Le petit liseur - Ozias Leduc

Nineteen Ten Remembered

Nineteen Ten Remembered - Jean Paul Lemieux

(St. Lawrence)

Sculpture Saint-Laurent (St. Lawrence)

L'oiseau qui chante ne sait pas si on l'entendra.
Proverbe polynésien
  Citation secrète –
    jeudi 13 octobre 2011 –
    La Presse

  L'oiseau qui chante

Pavane, triptych - Jean-Paul Riopelle

Quelques mots ...

pour visiteurs de La Belle Province

Quesque vous faites ici-bas, vous, capables de lire des romans de Dany Laferrière (L'enigme du retour, Prix Medicis), d'écouter des disques de Gino Quilico, ou Garou si vous préférez, de regarder des filmes de Denys Arcand (Réjeanne Padovani, encore une fois, par example), et même La guerre des tuques tous en langue de création, complètement sans dictionnaire ou d'autre aide mémoire?
Si j'étais francophone, je serais devant téléviseur, écoutant, regardant  Les noces de Figaro d'Éric-Emmanuel Schmitt, savourant chaque ménace sarcastique de Figaro, à l'endroit de mon petit conte Almaviva.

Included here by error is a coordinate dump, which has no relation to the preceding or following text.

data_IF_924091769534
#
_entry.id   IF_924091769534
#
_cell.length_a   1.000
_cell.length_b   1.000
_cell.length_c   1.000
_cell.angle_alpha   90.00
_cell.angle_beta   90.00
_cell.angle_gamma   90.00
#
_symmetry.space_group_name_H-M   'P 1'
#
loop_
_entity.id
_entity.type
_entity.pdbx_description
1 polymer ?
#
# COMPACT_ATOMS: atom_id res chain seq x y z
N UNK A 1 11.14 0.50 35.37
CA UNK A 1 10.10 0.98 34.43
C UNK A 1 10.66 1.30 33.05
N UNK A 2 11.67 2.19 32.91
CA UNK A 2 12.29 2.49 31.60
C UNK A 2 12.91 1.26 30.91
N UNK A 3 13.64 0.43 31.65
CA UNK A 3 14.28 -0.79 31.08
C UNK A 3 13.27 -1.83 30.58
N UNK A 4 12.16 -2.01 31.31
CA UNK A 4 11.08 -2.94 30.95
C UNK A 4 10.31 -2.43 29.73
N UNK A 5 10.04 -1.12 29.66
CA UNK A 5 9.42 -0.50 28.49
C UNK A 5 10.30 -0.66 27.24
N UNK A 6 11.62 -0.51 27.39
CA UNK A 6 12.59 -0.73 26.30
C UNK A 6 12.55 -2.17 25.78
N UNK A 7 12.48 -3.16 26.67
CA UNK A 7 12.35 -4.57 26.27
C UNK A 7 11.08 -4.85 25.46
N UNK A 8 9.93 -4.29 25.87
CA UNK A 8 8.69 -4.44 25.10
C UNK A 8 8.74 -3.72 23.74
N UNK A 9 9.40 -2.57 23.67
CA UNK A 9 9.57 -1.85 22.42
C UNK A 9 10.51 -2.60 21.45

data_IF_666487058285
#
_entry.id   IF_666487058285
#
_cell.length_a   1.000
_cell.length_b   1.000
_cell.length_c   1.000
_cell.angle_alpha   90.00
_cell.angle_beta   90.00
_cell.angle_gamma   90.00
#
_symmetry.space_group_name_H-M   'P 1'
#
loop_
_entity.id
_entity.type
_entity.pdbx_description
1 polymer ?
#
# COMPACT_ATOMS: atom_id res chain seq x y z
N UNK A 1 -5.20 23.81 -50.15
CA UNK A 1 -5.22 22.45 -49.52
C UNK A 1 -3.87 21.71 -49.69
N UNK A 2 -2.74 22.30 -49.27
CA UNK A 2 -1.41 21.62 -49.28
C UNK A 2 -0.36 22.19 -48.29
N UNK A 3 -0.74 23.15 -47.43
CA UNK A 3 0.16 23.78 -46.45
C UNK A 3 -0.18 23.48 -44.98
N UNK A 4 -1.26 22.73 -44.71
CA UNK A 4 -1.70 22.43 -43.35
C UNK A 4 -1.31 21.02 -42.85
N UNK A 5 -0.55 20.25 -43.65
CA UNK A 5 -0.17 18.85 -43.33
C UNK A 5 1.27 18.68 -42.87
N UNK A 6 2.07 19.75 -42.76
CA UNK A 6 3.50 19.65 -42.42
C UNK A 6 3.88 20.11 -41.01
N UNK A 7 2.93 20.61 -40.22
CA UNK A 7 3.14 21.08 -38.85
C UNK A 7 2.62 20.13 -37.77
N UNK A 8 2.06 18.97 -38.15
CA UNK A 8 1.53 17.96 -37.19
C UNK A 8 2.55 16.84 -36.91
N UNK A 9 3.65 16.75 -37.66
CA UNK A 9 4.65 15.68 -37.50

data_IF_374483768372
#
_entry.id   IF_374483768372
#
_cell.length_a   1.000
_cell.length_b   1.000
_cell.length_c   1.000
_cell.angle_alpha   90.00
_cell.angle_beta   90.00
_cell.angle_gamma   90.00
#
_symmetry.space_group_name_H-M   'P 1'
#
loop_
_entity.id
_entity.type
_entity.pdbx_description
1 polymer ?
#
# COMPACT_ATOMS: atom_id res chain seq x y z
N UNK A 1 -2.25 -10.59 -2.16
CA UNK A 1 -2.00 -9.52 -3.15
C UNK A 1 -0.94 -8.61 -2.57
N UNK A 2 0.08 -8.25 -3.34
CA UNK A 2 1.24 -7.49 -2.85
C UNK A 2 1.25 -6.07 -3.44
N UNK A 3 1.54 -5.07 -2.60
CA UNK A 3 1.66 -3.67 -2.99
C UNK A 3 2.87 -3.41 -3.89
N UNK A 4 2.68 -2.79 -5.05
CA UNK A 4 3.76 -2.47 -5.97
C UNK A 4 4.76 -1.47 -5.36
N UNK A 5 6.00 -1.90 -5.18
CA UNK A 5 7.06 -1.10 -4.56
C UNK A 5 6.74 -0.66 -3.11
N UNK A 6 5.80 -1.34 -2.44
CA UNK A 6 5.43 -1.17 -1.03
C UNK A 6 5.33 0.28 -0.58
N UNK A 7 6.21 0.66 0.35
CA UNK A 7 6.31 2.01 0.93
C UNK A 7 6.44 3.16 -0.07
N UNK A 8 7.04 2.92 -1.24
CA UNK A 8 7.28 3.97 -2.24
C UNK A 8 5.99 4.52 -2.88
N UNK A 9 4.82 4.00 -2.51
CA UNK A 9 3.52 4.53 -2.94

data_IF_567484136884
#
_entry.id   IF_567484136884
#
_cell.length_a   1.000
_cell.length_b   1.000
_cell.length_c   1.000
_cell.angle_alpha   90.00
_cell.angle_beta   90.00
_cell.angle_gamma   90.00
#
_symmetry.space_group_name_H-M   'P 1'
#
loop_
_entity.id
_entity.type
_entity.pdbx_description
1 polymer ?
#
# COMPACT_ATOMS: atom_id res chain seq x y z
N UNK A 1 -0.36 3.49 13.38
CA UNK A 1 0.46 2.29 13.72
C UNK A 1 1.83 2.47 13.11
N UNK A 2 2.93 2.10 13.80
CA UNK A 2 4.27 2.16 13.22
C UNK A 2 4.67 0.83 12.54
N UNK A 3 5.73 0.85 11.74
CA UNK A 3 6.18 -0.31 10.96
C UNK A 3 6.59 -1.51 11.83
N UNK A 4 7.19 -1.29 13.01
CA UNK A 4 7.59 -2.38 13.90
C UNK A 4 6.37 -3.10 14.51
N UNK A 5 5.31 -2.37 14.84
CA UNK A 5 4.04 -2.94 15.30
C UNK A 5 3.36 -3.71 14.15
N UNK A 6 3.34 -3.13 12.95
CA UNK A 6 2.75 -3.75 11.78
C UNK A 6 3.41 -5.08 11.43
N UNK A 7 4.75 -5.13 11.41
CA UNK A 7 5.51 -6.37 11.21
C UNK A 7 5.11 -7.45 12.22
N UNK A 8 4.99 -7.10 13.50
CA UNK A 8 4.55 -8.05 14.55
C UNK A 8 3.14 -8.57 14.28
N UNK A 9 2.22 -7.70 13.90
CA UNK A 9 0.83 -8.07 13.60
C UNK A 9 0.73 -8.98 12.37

Mais je ne suis pas francophone.   Si je l'étais, cette page ne serait pas possible, et toute autre non plus. 


And now it's necessary to think in English.

  La langue que nous utilisons influe sur notre manière de penser. Bernard Werber, L'empire des anges, 2000, citation secrète — La Presse, jeudi 20 octobre 2011.

Once upon a time (Il y avais une fois ...) I wanted to translate into English from La Presse some of Stéphane Laporte's memories of his Notre-Dame-de-Grace childhood.  Very soon it became obvious that no matter how faithful my efforts, the resulting words would be betrayal rather than homage.   I know too much,  and everything I know would change to something false those factors of which I know too little.